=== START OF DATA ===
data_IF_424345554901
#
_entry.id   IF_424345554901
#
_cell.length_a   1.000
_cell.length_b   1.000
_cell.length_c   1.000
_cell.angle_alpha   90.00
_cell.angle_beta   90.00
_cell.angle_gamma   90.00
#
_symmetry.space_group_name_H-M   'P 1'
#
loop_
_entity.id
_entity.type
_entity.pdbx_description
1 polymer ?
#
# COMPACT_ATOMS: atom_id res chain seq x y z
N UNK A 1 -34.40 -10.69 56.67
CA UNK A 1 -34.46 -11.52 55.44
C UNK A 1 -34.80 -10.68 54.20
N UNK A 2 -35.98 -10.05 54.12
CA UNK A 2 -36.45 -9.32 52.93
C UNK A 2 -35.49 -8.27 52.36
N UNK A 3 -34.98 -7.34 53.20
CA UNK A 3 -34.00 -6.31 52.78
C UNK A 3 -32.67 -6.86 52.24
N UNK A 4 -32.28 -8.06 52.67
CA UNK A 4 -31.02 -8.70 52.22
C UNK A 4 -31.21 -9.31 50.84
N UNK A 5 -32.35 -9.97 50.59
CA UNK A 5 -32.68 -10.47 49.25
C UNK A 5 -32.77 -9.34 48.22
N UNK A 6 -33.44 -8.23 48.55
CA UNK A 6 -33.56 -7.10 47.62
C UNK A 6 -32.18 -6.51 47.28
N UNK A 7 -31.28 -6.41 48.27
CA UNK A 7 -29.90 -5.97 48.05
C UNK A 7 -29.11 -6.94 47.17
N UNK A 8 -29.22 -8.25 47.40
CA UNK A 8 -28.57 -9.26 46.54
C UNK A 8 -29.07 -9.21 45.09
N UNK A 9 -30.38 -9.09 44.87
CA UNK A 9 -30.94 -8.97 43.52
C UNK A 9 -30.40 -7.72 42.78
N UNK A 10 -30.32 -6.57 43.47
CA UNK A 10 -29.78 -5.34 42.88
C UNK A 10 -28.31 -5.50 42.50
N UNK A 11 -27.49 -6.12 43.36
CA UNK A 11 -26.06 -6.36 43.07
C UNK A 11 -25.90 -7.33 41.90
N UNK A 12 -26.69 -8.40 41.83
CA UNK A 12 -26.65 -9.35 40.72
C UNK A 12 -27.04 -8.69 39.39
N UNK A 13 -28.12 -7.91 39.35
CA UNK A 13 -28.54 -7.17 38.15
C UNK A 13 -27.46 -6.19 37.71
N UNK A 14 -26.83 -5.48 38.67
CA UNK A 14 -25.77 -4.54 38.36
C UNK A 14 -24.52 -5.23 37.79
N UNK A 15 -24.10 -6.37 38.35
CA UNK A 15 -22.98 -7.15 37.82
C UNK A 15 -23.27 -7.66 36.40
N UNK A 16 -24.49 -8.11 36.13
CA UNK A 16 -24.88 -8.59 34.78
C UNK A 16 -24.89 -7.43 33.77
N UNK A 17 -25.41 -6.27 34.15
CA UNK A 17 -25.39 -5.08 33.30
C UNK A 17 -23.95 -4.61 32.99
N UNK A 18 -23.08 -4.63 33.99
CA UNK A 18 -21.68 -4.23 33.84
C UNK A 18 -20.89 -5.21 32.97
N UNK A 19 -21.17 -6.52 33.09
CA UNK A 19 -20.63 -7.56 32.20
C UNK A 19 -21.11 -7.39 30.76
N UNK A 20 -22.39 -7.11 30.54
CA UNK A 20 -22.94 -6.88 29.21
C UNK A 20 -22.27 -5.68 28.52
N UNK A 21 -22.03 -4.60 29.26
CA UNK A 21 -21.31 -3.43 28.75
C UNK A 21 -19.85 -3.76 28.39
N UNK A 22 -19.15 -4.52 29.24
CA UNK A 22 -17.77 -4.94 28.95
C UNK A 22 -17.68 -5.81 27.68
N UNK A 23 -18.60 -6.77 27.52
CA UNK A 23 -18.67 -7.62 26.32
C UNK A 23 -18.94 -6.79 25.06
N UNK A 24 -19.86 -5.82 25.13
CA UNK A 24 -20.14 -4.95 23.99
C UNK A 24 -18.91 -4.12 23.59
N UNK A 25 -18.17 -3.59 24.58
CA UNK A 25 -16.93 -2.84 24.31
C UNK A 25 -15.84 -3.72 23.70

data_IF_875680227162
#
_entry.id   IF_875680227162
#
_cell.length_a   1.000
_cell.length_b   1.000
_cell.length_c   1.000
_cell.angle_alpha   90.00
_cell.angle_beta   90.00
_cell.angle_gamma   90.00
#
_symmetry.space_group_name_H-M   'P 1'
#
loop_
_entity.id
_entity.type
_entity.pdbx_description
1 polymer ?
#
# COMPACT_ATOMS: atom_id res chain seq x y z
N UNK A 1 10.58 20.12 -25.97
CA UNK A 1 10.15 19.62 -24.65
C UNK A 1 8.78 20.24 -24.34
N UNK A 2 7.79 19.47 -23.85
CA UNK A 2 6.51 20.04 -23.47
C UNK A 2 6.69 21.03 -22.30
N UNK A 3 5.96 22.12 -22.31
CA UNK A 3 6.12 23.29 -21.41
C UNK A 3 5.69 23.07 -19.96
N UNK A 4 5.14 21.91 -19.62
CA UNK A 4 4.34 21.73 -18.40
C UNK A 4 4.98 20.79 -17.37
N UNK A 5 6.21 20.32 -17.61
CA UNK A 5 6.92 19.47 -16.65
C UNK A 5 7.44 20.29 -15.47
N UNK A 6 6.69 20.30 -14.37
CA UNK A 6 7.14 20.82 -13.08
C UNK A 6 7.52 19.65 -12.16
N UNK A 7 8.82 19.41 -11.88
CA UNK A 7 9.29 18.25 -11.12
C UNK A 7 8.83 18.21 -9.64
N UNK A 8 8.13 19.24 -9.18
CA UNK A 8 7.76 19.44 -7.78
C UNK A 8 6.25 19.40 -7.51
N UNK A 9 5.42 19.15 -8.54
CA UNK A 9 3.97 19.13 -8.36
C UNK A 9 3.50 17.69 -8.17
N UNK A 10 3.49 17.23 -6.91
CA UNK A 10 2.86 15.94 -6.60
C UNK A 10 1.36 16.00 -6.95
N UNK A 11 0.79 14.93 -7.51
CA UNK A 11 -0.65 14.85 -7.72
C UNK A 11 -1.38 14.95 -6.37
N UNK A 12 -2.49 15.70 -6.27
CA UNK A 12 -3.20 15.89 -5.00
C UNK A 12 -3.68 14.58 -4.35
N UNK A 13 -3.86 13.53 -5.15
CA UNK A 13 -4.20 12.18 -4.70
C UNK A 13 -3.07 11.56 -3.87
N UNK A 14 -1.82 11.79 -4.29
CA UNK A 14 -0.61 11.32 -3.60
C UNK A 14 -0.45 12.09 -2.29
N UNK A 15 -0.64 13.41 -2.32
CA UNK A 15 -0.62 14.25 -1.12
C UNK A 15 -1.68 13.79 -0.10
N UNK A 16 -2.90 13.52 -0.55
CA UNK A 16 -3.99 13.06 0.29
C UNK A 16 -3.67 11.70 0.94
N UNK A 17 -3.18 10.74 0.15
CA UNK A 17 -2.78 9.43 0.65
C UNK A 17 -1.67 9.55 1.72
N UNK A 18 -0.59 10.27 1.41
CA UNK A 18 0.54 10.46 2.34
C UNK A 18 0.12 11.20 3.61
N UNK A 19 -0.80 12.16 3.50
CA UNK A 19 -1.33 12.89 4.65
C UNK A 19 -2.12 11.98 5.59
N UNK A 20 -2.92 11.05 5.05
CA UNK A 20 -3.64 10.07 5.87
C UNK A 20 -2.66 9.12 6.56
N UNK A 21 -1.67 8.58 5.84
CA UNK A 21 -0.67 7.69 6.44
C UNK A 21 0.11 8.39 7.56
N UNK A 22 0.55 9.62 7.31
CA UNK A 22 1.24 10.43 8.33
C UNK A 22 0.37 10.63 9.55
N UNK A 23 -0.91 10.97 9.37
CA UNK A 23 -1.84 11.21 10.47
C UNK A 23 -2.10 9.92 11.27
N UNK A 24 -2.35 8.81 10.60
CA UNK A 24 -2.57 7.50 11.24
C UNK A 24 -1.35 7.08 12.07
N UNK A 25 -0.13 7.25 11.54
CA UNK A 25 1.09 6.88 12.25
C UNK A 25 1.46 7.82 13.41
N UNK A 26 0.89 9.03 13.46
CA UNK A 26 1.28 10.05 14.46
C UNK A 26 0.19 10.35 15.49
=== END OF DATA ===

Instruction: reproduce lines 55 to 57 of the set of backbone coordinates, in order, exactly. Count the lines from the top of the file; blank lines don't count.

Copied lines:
CA UNK A 12 -26.65 -9.35 40.72
C UNK A 12 -27.04 -8.69 39.39
N UNK A 13 -28.12 -7.91 39.35